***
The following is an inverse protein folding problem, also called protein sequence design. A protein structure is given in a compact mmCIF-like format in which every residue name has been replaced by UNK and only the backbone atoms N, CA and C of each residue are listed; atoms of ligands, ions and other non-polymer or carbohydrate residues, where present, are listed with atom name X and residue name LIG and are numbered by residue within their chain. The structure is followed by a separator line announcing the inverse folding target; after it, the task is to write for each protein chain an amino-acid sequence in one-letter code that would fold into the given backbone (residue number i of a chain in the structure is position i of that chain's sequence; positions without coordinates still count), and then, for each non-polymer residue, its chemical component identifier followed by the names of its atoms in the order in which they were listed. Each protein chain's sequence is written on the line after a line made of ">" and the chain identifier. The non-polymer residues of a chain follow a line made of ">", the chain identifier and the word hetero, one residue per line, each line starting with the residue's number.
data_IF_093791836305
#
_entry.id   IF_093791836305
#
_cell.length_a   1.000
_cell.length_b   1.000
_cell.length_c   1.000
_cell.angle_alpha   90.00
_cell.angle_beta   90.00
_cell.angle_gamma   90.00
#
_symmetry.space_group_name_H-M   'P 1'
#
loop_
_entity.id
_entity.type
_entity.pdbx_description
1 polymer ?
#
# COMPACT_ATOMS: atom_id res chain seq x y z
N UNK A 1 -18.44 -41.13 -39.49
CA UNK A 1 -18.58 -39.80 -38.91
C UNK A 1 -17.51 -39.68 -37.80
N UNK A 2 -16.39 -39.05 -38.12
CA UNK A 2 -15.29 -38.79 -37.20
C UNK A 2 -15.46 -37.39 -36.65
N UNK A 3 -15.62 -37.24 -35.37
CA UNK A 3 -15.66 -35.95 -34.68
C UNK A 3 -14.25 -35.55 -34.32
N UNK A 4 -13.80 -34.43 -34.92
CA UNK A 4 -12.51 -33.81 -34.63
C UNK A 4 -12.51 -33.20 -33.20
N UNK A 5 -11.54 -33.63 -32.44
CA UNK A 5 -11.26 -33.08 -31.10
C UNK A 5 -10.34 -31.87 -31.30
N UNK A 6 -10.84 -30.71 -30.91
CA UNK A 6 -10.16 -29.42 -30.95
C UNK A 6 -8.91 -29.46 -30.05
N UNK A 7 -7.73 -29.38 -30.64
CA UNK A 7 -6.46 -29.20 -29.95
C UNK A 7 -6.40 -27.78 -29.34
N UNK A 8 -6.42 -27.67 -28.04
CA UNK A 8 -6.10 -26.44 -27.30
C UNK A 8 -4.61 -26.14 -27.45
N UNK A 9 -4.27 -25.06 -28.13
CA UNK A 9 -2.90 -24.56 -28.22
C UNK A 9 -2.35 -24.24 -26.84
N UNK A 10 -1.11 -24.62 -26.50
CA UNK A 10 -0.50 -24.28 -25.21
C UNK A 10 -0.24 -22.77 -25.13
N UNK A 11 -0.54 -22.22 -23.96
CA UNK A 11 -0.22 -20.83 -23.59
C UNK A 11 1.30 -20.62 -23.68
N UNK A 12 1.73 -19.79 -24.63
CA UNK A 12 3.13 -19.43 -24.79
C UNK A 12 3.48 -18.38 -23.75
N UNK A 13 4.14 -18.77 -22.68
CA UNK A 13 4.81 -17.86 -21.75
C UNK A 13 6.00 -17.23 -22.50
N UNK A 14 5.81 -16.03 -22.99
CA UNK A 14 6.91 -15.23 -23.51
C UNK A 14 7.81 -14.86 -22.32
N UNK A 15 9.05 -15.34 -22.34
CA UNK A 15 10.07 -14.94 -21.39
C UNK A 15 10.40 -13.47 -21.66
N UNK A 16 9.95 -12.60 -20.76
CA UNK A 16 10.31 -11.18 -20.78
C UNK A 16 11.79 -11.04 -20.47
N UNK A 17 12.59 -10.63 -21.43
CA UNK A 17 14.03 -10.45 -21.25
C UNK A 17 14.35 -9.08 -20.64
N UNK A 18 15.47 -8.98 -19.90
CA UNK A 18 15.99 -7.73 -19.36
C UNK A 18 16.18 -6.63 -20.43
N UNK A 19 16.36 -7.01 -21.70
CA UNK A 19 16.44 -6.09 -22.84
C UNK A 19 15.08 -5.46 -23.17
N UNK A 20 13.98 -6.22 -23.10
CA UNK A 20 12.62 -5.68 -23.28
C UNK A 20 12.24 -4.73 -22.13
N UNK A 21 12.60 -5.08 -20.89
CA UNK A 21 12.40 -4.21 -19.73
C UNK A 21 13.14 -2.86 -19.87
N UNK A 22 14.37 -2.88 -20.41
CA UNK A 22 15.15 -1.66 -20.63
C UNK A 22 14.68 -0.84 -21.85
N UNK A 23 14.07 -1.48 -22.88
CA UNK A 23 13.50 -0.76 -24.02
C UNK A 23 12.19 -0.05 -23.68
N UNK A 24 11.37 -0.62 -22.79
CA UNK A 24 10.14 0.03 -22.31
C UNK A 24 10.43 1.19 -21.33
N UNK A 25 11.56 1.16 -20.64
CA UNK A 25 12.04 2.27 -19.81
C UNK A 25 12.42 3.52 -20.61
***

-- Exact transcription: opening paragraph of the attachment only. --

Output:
The following is an inverse protein folding problem, also called protein sequence design. A protein structure is given in a compact mmCIF-like format in which every residue name has been replaced by UNK and only the backbone atoms N, CA and C of each residue are listed; atoms of ligands, ions and other non-polymer or carbohydrate residues, where present, are listed with atom name X and residue name LIG and are numbered by residue within their chain. The structure is followed by a separator line announcing the inverse folding target; after it, the task is to write for each protein chain an amino-acid sequence in one-letter code that would fold into the given backbone (residue number i of a chain in the structure is position i of that chain's sequence; positions without coordinates still count), and then, for each non-polymer residue, its chemical component identifier followed by the names of its atoms in the order in which they were listed. Each protein chain's sequence is written on the line after a line made of ">" and the chain identifier. The non-polymer residues of a chain follow a line made of ">", the chain identifier and the word hetero, one residue per line, each line starting with the residue's number.